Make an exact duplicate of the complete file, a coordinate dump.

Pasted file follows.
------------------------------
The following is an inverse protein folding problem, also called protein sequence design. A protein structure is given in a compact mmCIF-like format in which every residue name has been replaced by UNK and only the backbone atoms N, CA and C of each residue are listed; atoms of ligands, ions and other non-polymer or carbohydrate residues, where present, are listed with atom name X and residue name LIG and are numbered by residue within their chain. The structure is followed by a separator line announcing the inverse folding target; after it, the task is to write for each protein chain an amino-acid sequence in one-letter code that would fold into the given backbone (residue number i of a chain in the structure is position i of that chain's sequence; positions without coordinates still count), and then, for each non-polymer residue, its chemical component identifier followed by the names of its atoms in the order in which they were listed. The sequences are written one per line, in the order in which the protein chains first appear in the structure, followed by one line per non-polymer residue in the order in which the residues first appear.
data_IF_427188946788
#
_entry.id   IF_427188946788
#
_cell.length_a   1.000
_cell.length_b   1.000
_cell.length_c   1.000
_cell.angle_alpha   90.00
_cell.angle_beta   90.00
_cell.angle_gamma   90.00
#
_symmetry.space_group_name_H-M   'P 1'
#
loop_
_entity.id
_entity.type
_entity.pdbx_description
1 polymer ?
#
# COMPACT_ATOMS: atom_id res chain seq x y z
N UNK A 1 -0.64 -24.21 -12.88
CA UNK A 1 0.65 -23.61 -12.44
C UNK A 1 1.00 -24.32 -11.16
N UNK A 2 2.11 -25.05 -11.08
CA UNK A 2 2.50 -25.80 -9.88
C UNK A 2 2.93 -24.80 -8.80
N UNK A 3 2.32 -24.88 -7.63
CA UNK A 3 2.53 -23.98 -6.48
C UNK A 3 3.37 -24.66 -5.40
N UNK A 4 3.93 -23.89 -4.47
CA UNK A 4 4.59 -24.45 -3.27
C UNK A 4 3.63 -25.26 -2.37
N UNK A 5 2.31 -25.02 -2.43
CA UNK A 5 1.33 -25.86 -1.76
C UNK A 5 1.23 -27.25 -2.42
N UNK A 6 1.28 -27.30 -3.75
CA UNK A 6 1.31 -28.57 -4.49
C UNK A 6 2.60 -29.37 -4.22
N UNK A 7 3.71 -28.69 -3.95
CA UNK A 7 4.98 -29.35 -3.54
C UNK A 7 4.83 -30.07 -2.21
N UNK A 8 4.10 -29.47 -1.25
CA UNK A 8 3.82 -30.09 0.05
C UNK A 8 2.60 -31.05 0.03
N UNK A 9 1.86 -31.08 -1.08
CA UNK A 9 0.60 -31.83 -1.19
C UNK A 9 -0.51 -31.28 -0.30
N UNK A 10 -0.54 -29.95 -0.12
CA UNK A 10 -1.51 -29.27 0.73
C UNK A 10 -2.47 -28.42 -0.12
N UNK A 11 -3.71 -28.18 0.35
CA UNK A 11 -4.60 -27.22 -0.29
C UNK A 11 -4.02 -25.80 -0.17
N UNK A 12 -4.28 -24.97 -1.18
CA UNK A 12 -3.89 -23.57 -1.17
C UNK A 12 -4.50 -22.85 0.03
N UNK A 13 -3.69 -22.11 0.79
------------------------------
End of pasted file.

The following is an inverse protein folding problem, also called protein sequence design. A protein structure is given in a compact mmCIF-like format in which every residue name has been replaced by UNK and only the backbone atoms N, CA and C of each residue are listed; atoms of ligands, ions and other non-polymer or carbohydrate residues, where present, are listed with atom name X and residue name LIG and are numbered by residue within their chain. The structure is followed by a separator line announcing the inverse folding target; after it, the task is to write for each protein chain an amino-acid sequence in one-letter code that would fold into the given backbone (residue number i of a chain in the structure is position i of that chain's sequence; positions without coordinates still count), and then, for each non-polymer residue, its chemical component identifier followed by the names of its atoms in the order in which they were listed. The sequences are written one per line, in the order in which the protein chains first appear in the structure, followed by one line per non-polymer residue in the order in which the residues first appear.
data_IF_427188946788
#
_entry.id   IF_427188946788
#
_cell.length_a   1.000
_cell.length_b   1.000
_cell.length_c   1.000
_cell.angle_alpha   90.00
_cell.angle_beta   90.00
_cell.angle_gamma   90.00
#
_symmetry.space_group_name_H-M   'P 1'
#
loop_
_entity.id
_entity.type
_entity.pdbx_description
1 polymer ?
#
# COMPACT_ATOMS: atom_id res chain seq x y z
N UNK A 1 -0.64 -24.21 -12.88
CA UNK A 1 0.65 -23.61 -12.44
C UNK A 1 1.00 -24.32 -11.16
N UNK A 2 2.11 -25.05 -11.08
CA UNK A 2 2.50 -25.80 -9.88
C UNK A 2 2.93 -24.80 -8.80
N UNK A 3 2.32 -24.88 -7.63
CA UNK A 3 2.53 -23.98 -6.48
C UNK A 3 3.37 -24.66 -5.40
N UNK A 4 3.93 -23.89 -4.47
CA UNK A 4 4.59 -24.45 -3.27
C UNK A 4 3.63 -25.26 -2.37
N UNK A 5 2.31 -25.02 -2.43
CA UNK A 5 1.33 -25.86 -1.76
C UNK A 5 1.23 -27.25 -2.42
N UNK A 6 1.28 -27.30 -3.75
CA UNK A 6 1.31 -28.57 -4.49
C UNK A 6 2.60 -29.37 -4.22
N UNK A 7 3.71 -28.69 -3.95
CA UNK A 7 4.98 -29.35 -3.54
C UNK A 7 4.83 -30.07 -2.21
N UNK A 8 4.10 -29.47 -1.25
CA UNK A 8 3.82 -30.09 0.05
C UNK A 8 2.60 -31.05 0.03
N UNK A 9 1.86 -31.08 -1.08
CA UNK A 9 0.60 -31.83 -1.19
C UNK A 9 -0.51 -31.28 -0.30
N UNK A 10 -0.54 -29.95 -0.12
CA UNK A 10 -1.51 -29.27 0.73
C UNK A 10 -2.47 -28.42 -0.12
N UNK A 11 -3.71 -28.18 0.35
CA UNK A 11 -4.60 -27.22 -0.29
C UNK A 11 -4.02 -25.80 -0.17
N UNK A 12 -4.28 -24.97 -1.18
CA UNK A 12 -3.89 -23.57 -1.17
C UNK A 12 -4.50 -22.85 0.03
N UNK A 13 -3.69 -22.11 0.79